Growing up in the small town of Ebetsu outside of Sapporo, Yumiko Takeshima discovered ballet at the age of 4. By the time she reached 11, she knew she wanted to be a dancer, although she insists she had no special talent.
“I was never the teacher’s favorite, never awarded a scholarship,” she says. “I just knew I could dance, somehow.”
After encouragement from a visiting ballet teacher from California, Takeshima, then 13, headed to the U.S. West Coast with the aim of joining the San Francisco Ballet School. She was allowed to audition, and although there were no promises or scholarship, she was told she could try the school for six months. “My parents really believed in me,” she explained, “so I always thought of it (the tuition) as a scholarship from my parents.”
Since then, ballet has taken Takeshima all around the world. After training in San Francisco, she danced with the Universal Ballet in Seoul and the Alberta Ballet in Canada before moving to Europe in 1993 to join the Dutch National Ballet. In 2006, she joined the German Semperoper Ballet in Dresden as a principal dancer — the top rung on the ballet ladder.
As established as she is as a dancer, though, another form of creativity has pushed Takeshima even further into the limelight: leotard and costume design.
Coming from a kimono-making family with a history of three generations, it comes as no surprise that Takeshima understands fabrics and design so well. She has childhood memories of dyeing material in the kitchen sink with her father and admiring ornate, gold-shot fabrics in Kyoto alongside her mother. Using artistry gleaned from her heritage and her intimate knowledge of ballet, Takeshima founded YUMIKO, a popular line of tailor-made original dancewear. YUMIKO now boasts a global online store and has boutiques in New York City and Tokyo.
It was in Amsterdam that she first started making dancewear. After sewing curtains and cushions for her new flat, she stumbled upon some leotard material while browsing in a fabric store.
“Sewing-wise, I only knew how to make zokin (floor cloths) and how to thread a sewing machine. But I just kept testing, creating patterns — and I made my first leotard.”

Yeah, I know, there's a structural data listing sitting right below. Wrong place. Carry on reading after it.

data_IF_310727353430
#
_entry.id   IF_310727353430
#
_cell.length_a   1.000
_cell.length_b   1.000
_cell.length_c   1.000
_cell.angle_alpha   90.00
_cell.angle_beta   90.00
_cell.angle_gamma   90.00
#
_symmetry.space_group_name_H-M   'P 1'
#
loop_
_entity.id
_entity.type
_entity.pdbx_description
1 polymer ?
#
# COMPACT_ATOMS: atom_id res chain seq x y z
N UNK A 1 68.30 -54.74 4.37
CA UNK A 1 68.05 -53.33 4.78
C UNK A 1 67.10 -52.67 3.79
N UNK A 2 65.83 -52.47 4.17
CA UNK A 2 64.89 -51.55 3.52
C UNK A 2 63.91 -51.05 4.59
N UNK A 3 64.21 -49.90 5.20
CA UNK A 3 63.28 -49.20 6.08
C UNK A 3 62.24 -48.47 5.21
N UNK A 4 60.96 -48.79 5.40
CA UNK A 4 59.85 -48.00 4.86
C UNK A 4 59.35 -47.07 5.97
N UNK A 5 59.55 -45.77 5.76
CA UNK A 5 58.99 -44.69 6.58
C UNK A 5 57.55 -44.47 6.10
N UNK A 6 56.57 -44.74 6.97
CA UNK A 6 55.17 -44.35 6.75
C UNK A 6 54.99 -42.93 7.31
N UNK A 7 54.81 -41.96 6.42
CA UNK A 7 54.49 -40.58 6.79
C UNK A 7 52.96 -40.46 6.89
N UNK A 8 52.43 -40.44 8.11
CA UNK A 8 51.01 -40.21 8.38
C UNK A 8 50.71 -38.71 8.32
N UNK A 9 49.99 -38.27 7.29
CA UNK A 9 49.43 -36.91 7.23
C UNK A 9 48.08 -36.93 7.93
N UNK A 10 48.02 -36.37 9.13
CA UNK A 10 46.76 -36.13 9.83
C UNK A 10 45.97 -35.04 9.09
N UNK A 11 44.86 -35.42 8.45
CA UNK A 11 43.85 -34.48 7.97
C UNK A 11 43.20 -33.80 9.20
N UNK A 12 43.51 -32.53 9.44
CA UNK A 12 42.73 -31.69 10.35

The next day, Takeshima wore her creation to work, and its original design soon attracted the attention of other dancers. Designing and making leotards for her friends quickly became a hobby, but word about her creations spread within the dressing rooms of Europe’s many dance companies. Eventually, she could barely keep up with the demand. Even though she was a full time professional dancer, she often found herself sewing all night after rehearsals.
Takeshima officially started her company in 2002, letting the dancers themselves be her spokespersons. She created an ordering system using “YumiGirls” and “YumiGuys” — dancers enlisted to take custom orders for her leotards within their companies or schools in exchange for discounts on her dancewear.
“Almost all of my designs are inspired by the dancers I have worked with,” she says. “For example, the idea for one popular piece, the Veronique, came from a friend at the Dutch National Ballet. I designed a leotard with a big hole in the back to form a frame to show off her new tattoo.”
From designing dancewear, she naturally moved on to costuming. While she was still dancing with the Dutch National Ballet in 2000, a prominent young British choreographer, David Dawson, asked her to design the costumes for an upcoming production. Since then, Takeshima has worked extensively with Dawson and other choreographers from around the world.
“I learn so much from designing for the stage. Dawson always gives me a major theme, and I have to research and study it. It is very interesting work,” she explains. “The struggle to bring out a choreographer’s intention on stage can be difficult, but because I am a dancer, I know what is possible, and what is safe and what will not get in the way of the dancer — each part inspires the other.”
Though her work was successful in the ballet world, Takeshima’s costume and leotard designs were still, until recently, an insider secret. The release of Darren Aronofsky’s movie “Black Swan,” however, has now exposed her work to the wider public.
“Black Swan” costume designer Amy Westcott saw Takeshima’s designs when observing rehearsals of the American Ballet Theatre and New York City Ballet as part of her research. Dancers repeatedly named ‘Yumis,’ as Takeshima’s leotards are affectionately called in the ballet world, as their favorite dancewear, so in the film, Natalie Portman and Mila Kunis are both seen wearing Takeshima’s designs during the rehearsal scenes. Since the film was released, the ensuing publicity has led to a wider market for her dancewear.
Takeshima now has little time to think about where this boost in publicity could lead. She has just wrapped up performances of “La Bayadere”; her newest leotard design, “The Alicia,” a V-neck leotard inspired by the kimono, has recently premiered in the boutiques; she is starting a new coloring scheme of “dip-dyes” using the same techniques as her father did at the kitchen sink; and she has just finished designing wings for another production with Dawson, this summer’s “timelapse/(Mnemosyne)” in Holland. But the things that keeps her going are her inspirations: her heritage, ballet and, she says, “I feel very lucky to have such support from dancers themselves.”
For more information about YUMIKO, visit global.yumiko-online.com.
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